As coaches and leaders, we feel that if there is harmony everything is fine, but that isn't always true. Sometimes harmony is just thin a cover for big issues that will boil over and ruin your team at some point during the season. This idea that conflict is good is a common theme with Lencioni in his writing. If teams learn how to have good, productive, healthy conflict they can put everything out on the table, there is no backstabbing and such. So as a leader instead of pushing the conflict to the side you have to let it happen, and sometimes even entice it to emerge. Because if you have immediate and healthy conflict small issues don't simmer and grow into big problems down the road.

3. Choosing Certainty Over Clarity
As leaders we want to make sure we are making the "right" decision, and sometimes that fear of making the wrong decision paralyses us so much that we don't make a clear decision and that doesn't allow us to hold people accountable. Sometimes, as coaches we need to just make a decision and live or die by that decision. In doing that, it allows us to hold our players accountable and have our players understand what is going on. So as coaches make a decision, stick with it, and back it 100%. Sometimes I fall into this category.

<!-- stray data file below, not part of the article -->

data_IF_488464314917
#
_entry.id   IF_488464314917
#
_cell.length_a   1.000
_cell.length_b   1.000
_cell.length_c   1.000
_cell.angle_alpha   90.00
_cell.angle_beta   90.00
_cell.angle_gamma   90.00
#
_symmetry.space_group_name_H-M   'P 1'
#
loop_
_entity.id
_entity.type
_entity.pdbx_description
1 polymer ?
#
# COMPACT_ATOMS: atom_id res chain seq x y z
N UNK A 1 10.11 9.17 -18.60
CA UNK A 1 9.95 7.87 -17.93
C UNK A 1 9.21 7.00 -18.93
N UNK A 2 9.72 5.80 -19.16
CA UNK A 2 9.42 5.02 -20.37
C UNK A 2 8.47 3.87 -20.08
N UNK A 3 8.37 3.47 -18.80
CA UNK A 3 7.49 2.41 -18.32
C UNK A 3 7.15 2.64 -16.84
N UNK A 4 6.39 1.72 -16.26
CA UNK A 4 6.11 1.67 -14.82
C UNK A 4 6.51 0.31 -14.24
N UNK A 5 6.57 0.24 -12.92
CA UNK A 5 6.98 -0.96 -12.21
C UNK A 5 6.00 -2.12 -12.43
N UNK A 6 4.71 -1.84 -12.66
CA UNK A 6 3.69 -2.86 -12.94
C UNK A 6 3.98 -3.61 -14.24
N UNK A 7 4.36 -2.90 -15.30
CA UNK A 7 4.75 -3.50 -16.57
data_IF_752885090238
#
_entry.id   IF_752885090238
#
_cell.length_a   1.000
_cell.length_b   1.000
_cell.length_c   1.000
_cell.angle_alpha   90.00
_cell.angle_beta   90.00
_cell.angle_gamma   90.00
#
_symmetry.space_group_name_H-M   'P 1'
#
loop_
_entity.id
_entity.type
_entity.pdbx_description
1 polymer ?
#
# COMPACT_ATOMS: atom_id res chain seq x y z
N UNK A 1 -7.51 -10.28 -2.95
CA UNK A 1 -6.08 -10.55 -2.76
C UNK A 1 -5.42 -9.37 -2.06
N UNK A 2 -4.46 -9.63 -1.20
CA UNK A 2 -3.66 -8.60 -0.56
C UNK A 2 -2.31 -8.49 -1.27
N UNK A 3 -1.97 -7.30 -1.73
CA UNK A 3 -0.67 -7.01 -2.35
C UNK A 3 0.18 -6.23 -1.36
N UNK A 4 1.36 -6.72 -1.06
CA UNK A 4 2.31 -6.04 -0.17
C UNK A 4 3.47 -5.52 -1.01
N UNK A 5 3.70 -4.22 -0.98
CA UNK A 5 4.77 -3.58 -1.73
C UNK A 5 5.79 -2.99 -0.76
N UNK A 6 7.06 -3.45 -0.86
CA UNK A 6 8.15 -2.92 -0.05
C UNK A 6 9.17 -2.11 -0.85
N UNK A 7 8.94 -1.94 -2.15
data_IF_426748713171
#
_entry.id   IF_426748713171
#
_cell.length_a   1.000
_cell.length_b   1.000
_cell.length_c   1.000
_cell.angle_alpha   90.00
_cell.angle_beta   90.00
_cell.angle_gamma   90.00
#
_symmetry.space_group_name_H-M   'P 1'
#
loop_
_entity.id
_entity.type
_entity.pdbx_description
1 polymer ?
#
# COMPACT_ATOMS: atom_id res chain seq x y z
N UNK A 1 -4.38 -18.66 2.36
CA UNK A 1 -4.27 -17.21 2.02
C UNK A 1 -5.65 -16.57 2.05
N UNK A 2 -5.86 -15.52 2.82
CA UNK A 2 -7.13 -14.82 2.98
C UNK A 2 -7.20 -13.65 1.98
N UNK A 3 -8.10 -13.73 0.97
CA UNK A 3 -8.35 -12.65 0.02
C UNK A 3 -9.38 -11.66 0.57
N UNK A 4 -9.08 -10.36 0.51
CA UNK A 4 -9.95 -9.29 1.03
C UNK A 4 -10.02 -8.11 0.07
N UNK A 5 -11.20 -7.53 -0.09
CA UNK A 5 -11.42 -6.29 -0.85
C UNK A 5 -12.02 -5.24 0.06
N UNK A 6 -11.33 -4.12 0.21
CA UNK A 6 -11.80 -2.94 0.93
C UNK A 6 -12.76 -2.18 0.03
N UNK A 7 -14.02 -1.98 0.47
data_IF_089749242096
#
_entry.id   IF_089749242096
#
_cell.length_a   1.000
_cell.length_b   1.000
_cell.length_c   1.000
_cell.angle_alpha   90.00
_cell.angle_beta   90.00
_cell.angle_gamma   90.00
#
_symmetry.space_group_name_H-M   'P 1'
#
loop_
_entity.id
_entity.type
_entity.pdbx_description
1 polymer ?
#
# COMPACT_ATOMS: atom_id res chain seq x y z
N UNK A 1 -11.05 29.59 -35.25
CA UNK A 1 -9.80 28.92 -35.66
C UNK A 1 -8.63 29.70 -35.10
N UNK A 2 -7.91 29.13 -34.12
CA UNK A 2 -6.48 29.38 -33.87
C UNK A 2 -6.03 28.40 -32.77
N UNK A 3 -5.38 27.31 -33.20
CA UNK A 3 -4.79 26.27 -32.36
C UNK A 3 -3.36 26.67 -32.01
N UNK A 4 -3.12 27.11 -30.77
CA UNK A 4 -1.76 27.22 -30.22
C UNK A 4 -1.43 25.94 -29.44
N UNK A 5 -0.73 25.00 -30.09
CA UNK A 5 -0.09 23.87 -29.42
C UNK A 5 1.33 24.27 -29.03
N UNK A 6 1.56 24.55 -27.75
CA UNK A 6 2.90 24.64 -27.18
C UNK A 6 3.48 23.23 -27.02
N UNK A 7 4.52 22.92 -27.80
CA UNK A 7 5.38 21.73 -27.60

4. Choosing Popularity Over Accountability
Sometimes, as coaches, we worry that holding guys accountable to everything will make them dislike us and not play for us. This is a trap that I somehow fell into last year and it shames me to admit it. I was so worried that the guys would rebel that I didn't hold them accountable as much as should have been done. We as coaches need to have more of a black and white mentality when it comes to holding people accountable - this is something that I am actually going to mention in my next post here. But I do think you need to work on accountability over all else. It lends to your credibility and makes you a great leader.

5. Choosing Status over Results
In the current state of athletics, coaches loose their jobs quite regularly. I think this makes us all a little bit gun shy to make the moves and do the things we need to do to have a great basketball program. We worry if we institute rule X or follow through with discipline Y that we are going to lose our jobs. I did last year and it was the worst mistake of my career!! It was my first year of head coaching, I was told I had one year to prove I could do it, and was so worried that if I did the things that needed to be done I might not be around next year. That ultimately lead to me having a hard year because I was too worried about losing my job. You have to get the mentality that you are going to do your best, do what needs to be done, and if that's not good enough then it's not. But when you worry about getting fired, you're going to get yourself fired anyway (luckily I wasn't).

So in conclusion, we all fall into some of these temptations sometimes as coaches and there is nothing wrong with that as long as we recognize what we are doing and fix the situation. I wish I would have read this book last year, it really would have helped with some things during my season.